Growing the Inner Ear: Healing the Hearing Impaired?
As adults grow older, they become more likely to develop hearing and balance disorders. Hearing loss can result from a multitude of factors, including bacterial and viral infections, environmental and work-related noise exposure, genetics, medication toxicity and trauma.
Some of these conditions affect the cochlea, which is the inner ear. As the innermost part of the vertebrate ear, this section of the body is responsible for sound detection and balance. If this part of the body is damaged, your ability to hear suffers greatly.
New research at the Indiana University School of Medicine has developed a way to grow inner ear tissue from human stem cells. The researchers’ findings may lead to better methods of treating hearing loss. Find out how they were able to achieve this success and what it means for the those with hearing impairments.
Research Into the Inner Ear
“The inner ear is only one of few organs with which biopsy is not performed and because of this, human inner ear tissues are scarce for research purposes,” said Eri Hashino, Ph.D., Ruth C. Holton Professor of Otolaryngology at IU School of Medicine. “Dish-grown human inner ear tissues offer unprecedented opportunities to develop and test new therapies for various inner ear disorders.”
In the past, researchers have had difficulties growing inner ear tissue. Traditionally, scientists cultivate human stem cells in a flat layer on a culture dish. However, this method proved unsuccessful in producing viable tissue. Research leads, Karl R. Koehler and Dr. Hashino, instead tested a different culturing technique called three-dimensional culture.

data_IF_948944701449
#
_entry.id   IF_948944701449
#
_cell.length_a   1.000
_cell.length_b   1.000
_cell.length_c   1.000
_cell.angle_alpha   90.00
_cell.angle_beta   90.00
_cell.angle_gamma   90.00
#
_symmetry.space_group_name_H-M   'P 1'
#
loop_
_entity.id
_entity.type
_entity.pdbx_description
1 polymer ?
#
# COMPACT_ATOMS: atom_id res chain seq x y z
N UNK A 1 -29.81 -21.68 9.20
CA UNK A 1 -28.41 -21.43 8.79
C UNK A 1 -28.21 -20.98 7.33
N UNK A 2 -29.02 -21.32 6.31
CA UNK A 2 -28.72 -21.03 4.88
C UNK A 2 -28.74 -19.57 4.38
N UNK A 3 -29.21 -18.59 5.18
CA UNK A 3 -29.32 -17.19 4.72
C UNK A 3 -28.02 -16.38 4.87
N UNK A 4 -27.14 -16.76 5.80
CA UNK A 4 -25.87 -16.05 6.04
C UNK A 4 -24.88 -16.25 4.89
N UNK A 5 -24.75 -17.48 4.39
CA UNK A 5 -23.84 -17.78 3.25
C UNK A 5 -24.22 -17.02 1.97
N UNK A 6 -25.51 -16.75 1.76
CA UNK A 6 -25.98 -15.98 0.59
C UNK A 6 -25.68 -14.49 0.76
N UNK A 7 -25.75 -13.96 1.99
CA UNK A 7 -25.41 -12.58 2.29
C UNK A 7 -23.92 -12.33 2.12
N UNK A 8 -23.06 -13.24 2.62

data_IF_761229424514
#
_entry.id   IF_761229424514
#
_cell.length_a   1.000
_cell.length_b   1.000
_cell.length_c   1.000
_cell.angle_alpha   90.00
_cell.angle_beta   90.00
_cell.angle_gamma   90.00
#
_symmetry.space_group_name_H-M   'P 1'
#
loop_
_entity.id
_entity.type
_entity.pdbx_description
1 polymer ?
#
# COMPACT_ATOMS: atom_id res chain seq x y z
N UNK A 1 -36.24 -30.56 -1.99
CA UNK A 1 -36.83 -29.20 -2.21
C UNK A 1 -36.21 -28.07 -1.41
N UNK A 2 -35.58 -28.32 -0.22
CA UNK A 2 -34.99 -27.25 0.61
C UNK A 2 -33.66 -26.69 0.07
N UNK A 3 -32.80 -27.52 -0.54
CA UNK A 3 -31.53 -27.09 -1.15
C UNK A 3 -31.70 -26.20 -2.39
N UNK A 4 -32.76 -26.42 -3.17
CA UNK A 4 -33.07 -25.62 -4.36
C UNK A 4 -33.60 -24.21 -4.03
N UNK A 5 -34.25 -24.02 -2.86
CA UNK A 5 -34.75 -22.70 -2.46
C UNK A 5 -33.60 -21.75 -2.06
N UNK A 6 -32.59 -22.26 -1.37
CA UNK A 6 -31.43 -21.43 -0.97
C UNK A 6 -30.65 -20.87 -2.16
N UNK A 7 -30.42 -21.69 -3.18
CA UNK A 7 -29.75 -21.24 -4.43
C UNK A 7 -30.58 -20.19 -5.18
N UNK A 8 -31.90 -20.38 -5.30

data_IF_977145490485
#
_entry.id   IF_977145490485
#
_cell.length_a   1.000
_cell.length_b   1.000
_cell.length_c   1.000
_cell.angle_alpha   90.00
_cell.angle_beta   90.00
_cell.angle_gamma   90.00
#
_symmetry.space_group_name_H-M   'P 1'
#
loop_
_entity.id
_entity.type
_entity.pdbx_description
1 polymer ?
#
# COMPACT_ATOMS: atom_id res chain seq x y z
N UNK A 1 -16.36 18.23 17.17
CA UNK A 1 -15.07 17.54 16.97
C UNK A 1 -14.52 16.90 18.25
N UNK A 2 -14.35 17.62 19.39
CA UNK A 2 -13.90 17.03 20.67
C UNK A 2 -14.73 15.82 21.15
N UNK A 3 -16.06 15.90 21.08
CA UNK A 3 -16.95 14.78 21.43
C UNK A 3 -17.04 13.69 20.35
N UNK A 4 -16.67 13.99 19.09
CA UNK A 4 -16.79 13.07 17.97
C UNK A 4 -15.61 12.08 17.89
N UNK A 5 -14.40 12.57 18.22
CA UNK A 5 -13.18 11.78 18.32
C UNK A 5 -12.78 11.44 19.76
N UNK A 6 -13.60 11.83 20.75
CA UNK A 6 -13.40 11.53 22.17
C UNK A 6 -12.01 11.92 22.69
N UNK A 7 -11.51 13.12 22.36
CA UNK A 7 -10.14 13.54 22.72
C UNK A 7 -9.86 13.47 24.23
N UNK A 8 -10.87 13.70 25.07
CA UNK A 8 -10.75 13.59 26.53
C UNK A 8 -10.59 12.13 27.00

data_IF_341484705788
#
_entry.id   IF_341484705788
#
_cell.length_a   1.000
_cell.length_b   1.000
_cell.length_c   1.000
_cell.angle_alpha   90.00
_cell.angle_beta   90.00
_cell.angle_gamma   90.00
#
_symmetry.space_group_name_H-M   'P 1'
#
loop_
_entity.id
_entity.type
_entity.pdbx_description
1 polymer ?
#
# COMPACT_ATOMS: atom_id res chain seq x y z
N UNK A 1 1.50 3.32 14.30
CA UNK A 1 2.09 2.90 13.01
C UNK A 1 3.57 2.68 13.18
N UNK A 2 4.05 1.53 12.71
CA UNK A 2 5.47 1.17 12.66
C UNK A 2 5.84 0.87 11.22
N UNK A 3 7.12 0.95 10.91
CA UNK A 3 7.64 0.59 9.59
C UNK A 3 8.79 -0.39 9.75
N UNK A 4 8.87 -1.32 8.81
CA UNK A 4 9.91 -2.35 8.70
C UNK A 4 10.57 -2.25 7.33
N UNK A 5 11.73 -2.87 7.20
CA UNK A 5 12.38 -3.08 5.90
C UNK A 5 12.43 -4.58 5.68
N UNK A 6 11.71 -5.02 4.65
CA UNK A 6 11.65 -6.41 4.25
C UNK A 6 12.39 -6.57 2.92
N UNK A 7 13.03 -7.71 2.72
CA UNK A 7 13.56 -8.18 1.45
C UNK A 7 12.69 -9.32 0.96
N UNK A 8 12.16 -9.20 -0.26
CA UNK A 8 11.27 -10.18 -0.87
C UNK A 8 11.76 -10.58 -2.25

The three-dimensional culture is a technique that grows stem cells in a floating ball-shaped aggregate. This method allows the cells to grow more naturally. They incubate in an environment similar to the body. Through expert guidance, the scientists were able to create structures called “organoids.” These structures contain sensory and supporting cells akin to the ones in the inner ear.
What Does This Research Mean for the Future?
“This is essentially a recipe for how to make human inner ears from stem cells,” said Dr. Koehler, lead author of the study and whose research lab works on modeling human development. “After tweaking our recipe for about a year, we were shocked to discover that we could make multiple inner ear organoids in each pea-sized cell aggregate.”
“We also found neurons, like those that transmit signals from the ear to the brain, forming connections with sensory cells,” Dr. Koehler said. “This is an exciting feature of these organoids because both cell types are critical for proper hearing and balance.”
Dr. Hashino and his colleagues hope to use this new knowledge to study diseases and disorders that affect hearing. In addition to learning more about the ear, the scientists hope to develop new therapies and drugs.
“We hope to discover new drugs capable of helping regenerate the sound – sending hair cells in the inner ear of those who have severe hearing problems,” Dr. Hashino said. If successful, then this is another step towards healing people with hearing impairments.